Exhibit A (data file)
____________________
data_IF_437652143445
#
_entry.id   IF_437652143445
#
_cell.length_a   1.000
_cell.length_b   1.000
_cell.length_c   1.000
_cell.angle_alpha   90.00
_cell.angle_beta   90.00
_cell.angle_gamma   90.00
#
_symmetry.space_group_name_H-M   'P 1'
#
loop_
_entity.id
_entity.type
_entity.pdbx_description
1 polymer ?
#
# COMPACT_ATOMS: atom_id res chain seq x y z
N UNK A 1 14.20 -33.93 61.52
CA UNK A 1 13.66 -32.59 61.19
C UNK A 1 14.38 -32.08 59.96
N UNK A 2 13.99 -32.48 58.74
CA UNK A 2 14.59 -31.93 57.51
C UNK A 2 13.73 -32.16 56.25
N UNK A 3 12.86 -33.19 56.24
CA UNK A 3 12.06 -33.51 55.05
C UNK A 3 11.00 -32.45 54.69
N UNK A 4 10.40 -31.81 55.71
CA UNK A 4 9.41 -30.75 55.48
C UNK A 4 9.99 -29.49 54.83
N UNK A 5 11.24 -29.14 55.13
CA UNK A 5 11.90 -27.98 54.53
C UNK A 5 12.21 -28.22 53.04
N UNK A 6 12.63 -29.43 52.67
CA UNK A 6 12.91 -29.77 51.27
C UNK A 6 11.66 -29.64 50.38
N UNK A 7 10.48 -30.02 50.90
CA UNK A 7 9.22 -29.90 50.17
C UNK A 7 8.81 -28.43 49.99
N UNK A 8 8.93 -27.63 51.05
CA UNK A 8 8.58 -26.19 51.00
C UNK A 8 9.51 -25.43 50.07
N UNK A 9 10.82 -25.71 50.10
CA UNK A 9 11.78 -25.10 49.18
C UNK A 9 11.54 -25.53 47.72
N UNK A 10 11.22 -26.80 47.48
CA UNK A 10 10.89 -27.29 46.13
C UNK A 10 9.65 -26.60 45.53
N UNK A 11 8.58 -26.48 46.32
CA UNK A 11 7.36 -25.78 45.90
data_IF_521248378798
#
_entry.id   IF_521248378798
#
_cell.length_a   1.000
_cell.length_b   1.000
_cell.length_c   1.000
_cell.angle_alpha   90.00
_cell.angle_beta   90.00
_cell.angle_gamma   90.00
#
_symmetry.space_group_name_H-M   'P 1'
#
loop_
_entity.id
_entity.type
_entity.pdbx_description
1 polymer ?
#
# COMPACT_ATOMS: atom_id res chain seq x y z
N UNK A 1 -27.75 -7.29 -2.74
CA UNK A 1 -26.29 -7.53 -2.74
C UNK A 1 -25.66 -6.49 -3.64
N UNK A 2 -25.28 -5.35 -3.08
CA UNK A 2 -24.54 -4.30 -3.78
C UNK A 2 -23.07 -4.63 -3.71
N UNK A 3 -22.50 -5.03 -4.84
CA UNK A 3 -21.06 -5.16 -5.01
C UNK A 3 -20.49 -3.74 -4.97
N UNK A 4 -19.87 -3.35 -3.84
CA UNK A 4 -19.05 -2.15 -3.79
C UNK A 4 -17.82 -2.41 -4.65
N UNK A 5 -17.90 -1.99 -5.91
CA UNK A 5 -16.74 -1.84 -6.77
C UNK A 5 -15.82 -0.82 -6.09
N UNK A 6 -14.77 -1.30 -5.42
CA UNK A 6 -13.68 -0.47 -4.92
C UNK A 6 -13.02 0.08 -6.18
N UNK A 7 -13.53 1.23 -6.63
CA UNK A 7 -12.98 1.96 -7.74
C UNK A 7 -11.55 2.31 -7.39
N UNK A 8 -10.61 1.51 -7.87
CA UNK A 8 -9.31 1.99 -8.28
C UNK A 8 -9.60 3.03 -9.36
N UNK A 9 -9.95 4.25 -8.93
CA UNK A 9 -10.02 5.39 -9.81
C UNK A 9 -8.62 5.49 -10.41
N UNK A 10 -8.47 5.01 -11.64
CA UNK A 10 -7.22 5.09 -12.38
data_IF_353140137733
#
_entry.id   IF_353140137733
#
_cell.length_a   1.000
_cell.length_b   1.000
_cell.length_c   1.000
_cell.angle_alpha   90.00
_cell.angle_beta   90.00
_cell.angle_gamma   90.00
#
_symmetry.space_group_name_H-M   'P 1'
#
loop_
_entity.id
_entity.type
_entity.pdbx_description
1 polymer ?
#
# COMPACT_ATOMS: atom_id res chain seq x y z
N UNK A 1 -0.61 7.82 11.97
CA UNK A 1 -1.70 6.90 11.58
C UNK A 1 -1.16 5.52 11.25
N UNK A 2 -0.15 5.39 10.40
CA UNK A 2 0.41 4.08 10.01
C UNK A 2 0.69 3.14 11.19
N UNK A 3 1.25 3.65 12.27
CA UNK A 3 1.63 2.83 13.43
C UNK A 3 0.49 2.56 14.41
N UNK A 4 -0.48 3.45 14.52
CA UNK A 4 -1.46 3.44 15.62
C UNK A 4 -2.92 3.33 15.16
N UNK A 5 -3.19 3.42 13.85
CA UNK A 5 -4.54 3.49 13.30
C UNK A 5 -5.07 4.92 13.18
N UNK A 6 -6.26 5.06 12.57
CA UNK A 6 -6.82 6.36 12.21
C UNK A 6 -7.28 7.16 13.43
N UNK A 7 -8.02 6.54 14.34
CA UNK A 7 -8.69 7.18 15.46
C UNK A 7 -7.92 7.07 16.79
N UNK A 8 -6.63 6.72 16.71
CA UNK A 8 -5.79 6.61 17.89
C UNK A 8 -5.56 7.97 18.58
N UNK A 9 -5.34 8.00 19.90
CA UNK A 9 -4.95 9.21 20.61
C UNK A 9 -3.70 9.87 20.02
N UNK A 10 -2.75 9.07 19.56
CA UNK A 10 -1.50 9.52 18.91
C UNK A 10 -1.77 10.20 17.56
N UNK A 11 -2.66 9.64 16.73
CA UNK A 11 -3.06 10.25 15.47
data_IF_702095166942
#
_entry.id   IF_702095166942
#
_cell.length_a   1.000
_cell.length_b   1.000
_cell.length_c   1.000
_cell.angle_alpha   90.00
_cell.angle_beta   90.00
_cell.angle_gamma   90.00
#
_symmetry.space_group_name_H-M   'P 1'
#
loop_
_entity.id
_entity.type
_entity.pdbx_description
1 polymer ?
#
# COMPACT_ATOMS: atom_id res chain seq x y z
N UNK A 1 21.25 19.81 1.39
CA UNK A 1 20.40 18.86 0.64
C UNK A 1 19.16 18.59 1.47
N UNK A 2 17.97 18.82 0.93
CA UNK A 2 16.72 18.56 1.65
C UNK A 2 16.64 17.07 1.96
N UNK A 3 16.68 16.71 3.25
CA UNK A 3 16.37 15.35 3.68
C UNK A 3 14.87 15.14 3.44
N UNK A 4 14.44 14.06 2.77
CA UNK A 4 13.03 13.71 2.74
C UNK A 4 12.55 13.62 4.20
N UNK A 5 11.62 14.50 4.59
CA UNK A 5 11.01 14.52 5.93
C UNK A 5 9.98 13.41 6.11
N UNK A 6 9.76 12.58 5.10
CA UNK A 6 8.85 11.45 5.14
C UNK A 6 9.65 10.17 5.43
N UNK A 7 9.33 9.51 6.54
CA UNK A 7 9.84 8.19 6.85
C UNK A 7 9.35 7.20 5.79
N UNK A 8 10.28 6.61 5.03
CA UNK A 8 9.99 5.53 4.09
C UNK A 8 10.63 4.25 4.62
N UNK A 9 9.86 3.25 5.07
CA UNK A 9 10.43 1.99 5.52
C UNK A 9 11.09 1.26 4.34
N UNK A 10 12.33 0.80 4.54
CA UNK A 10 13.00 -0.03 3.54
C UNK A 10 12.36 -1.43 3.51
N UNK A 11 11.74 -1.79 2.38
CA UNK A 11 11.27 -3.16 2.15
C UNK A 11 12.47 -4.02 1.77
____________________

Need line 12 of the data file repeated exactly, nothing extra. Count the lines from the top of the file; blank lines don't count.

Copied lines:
_symmetry.space_group_name_H-M   'P 1'